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[SSS07-P08] **Distributions of focal mechanisms in background seismicity and earthquake clusters in Japan **

Keywords:earthquake focal mechanism, probability distribution, earthquake cluster, background seismcity, ETAS model

This study tries to find the probability distributions of focal mechanisms in background seismicity and earthquake clusters in Japan by analyzing F-net data. To describe the probability distribution, each focal mechanism is discomposed as the result of a rotation about a particular pole starting from a reference focal mechanism. In this study, DC4 symmetry is considered, i.e., either nodal-plane can be the fault plane and the two sides of the fault plane are distinguishable.

To separate the background and clustering seismicity, we fit the space-time ETAS model (e.g., Zhuang et al, 2011) to the earthquakes with magnitude 4.2+ from 1997 to 2017 in the F-net catalog, and use the stochastic declustering method to estimate the background probabilities that each event is a background event and the triggered probabilities that each event is triggered by other events.

For the background events, the reference focal mechanism is taken as the average focal mechanism in each area, calculated by the method in Kagan (2014). The ration angles between a background event and the mean focal mechanisms at

where

where

We find that the rotation poles are almost uniformly distributed. The reconstructed results for the rotation angles are shown in Figure 1.

Figure 1 (a) mean focal mechanisms of background seismicity in Japan. (b) Reconstructed distribution of rotation angles for focal mechanisms in the background seismicity and triggered seismicity.

References:

Zhuang J., (2011)

Kagan Y.Y. and Jackson D. D. (2014) Statistical earthquake focal mechanism forecasts.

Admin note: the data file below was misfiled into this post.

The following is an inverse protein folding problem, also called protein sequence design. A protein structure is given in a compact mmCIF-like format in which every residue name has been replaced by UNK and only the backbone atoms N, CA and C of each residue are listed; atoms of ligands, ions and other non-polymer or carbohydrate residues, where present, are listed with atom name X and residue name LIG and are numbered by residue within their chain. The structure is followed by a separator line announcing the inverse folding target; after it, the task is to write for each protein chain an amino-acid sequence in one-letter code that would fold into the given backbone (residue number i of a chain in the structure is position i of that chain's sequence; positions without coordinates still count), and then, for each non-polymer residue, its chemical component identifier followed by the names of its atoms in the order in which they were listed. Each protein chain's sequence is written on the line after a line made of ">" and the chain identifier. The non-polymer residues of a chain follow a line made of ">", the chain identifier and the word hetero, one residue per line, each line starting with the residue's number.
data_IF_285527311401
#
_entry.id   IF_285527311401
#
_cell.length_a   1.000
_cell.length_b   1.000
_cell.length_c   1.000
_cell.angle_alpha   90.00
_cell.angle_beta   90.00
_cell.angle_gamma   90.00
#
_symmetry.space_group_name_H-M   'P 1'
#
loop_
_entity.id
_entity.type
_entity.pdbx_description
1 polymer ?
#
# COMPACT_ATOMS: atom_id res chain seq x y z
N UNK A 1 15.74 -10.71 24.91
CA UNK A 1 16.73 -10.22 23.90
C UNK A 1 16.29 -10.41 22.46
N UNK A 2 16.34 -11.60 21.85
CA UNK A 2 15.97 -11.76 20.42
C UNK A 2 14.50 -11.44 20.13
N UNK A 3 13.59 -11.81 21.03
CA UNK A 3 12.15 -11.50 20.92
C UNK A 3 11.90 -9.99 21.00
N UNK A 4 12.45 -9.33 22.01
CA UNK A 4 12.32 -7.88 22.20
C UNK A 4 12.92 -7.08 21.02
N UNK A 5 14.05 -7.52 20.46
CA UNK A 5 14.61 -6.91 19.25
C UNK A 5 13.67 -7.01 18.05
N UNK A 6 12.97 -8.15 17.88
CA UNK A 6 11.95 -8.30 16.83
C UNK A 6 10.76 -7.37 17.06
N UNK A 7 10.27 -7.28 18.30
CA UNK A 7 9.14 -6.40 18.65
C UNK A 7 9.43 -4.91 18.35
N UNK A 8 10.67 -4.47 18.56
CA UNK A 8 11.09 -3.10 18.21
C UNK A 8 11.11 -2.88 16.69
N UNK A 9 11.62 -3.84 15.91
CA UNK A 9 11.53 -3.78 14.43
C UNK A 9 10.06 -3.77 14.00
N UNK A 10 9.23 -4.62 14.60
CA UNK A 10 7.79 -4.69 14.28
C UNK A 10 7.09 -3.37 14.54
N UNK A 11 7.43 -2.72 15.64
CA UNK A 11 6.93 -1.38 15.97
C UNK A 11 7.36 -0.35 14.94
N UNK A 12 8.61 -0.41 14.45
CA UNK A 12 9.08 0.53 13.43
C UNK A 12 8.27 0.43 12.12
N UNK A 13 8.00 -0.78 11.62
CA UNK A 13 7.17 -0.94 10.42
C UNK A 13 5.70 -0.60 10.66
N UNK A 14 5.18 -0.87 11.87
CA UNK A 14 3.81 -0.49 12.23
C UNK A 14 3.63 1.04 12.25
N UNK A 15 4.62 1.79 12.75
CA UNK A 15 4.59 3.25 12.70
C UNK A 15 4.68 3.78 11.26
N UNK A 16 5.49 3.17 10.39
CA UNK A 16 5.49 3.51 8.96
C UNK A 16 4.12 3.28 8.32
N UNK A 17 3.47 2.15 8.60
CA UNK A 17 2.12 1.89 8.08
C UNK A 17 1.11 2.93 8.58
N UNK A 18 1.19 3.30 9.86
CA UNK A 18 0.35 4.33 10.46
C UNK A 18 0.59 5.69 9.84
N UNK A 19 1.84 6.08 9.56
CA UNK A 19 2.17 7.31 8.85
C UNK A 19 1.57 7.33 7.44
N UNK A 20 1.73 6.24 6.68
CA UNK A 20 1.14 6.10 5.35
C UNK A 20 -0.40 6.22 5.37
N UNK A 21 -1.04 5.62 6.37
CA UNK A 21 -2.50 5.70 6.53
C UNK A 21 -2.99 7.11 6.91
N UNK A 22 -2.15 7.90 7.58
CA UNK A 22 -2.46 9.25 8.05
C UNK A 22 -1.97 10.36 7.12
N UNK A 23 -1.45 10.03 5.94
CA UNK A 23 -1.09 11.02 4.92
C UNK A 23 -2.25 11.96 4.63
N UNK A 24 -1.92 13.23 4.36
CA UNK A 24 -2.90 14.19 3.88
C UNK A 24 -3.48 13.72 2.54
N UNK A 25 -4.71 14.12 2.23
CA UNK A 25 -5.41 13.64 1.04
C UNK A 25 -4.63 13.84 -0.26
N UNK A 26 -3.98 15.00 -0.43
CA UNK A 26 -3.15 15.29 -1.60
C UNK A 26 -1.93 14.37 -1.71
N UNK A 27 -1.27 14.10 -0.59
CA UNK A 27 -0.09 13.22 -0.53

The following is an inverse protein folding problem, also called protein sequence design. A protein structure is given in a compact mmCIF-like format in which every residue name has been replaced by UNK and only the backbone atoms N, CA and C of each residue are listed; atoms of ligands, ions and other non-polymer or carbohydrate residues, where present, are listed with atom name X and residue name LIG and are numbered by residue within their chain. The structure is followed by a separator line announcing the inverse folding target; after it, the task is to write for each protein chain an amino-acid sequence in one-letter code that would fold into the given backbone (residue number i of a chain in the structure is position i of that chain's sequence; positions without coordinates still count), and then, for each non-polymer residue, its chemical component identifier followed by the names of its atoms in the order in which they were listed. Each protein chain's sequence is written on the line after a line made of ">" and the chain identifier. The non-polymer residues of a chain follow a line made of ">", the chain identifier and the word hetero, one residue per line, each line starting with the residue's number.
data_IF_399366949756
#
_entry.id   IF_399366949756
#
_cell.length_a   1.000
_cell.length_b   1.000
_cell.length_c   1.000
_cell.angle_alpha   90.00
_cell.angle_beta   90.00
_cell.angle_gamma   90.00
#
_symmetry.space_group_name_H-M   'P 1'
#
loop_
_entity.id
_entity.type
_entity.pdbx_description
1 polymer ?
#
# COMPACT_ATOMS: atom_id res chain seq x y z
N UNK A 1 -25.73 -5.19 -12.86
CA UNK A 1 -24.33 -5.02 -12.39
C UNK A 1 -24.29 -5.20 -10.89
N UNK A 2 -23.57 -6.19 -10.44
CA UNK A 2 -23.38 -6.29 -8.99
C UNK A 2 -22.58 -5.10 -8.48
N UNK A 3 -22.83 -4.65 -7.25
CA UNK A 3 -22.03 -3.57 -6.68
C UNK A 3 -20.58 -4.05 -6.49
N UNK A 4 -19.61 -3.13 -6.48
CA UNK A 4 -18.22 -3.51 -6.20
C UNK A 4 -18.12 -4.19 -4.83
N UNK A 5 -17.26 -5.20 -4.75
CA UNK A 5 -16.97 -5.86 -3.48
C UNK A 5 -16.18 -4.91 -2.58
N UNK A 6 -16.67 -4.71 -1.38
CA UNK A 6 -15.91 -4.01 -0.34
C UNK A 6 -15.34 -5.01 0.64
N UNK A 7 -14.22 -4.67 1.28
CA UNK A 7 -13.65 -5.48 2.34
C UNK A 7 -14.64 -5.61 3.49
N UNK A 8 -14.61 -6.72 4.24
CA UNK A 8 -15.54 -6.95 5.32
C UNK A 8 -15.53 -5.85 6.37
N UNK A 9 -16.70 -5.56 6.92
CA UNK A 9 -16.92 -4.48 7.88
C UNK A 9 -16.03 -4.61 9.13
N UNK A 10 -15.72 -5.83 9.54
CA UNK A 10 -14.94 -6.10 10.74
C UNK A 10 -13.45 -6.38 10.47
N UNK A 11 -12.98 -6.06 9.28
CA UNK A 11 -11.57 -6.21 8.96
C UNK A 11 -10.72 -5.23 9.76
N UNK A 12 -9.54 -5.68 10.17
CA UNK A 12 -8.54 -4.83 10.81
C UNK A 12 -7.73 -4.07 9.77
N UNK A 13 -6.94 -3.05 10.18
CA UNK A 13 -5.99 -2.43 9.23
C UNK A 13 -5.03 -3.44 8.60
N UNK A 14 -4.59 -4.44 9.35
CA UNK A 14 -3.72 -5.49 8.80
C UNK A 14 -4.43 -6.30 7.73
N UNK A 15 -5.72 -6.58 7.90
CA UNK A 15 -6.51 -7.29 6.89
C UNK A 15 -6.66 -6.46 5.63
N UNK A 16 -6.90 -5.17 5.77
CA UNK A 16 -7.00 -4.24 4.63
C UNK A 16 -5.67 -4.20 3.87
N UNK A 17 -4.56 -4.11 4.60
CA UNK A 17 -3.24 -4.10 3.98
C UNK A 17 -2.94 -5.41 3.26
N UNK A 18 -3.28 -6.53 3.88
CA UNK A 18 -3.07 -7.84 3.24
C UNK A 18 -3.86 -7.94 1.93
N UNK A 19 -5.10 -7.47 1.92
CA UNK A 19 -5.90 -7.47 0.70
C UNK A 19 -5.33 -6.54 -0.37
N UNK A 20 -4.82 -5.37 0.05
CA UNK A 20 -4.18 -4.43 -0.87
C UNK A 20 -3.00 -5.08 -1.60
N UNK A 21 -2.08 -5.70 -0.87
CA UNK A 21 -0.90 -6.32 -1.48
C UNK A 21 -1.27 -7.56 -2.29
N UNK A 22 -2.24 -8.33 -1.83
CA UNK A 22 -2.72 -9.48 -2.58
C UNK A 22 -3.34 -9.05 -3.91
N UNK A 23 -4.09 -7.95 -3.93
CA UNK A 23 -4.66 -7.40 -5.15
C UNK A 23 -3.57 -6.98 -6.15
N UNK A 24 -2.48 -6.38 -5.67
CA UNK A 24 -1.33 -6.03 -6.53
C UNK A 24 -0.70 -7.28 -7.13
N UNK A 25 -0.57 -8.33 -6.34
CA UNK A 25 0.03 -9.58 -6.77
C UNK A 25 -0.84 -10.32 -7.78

To separate the background and clustering seismicity, we fit the space-time ETAS model (e.g., Zhuang et al, 2011) to the earthquakes with magnitude 4.2+ from 1997 to 2017 in the F-net catalog, and use the stochastic declustering method to estimate the background probabilities that each event is a background event and the triggered probabilities that each event is triggered by other events.

For the background events, the reference focal mechanism is taken as the average focal mechanism in each area, calculated by the method in Kagan (2014). The ration angles between a background event and the mean focal mechanisms at

*(x, y)*is reconstructed by**(Δ)***ζ**∝*\sum_j*φ*_{j}**(Rotation angle betwen***I**j**and the mean**focal mechanism is within (Δ**-**δ**,*Δ*+**δ*)),where

*j*runs over all background events near*x,y**,*δ is a small number, and*φ**j*is the background probability estimated from fitting the space-time ETAS model. For the triggered events, the reference focal mechanism is naturally taken the focal mechanism of the event which triggers it. The rotation angles between the parent event and its direct offspring are reconstructed by*ξ*(Δ)*∝*\sum_{i,j}*ρ*_{i,j}**(Rotation angle betwen***I**i*and*j*is within (Δ*-**δ**,*Δ*+**δ))**.*where

*i*and*j*run over all the event pairs in the catalog, ρ*ij*is the probability that event*j*is triggered by event*i*estimated based on the ETAS model.We find that the rotation poles are almost uniformly distributed. The reconstructed results for the rotation angles are shown in Figure 1.

Figure 1 (a) mean focal mechanisms of background seismicity in Japan. (b) Reconstructed distribution of rotation angles for focal mechanisms in the background seismicity and triggered seismicity.

References:

Zhuang J., (2011)

*, Next-day earthquake forecasts for the Japan region generated by the ETAS model*.**Earth Planets Space**, 63, 207-216. doi:10.5047/eps.2010.12.010.Kagan Y.Y. and Jackson D. D. (2014) Statistical earthquake focal mechanism forecasts.

**Geophys. J. Int.**197, 620–629. doi: 10.1093/gji/ggu015.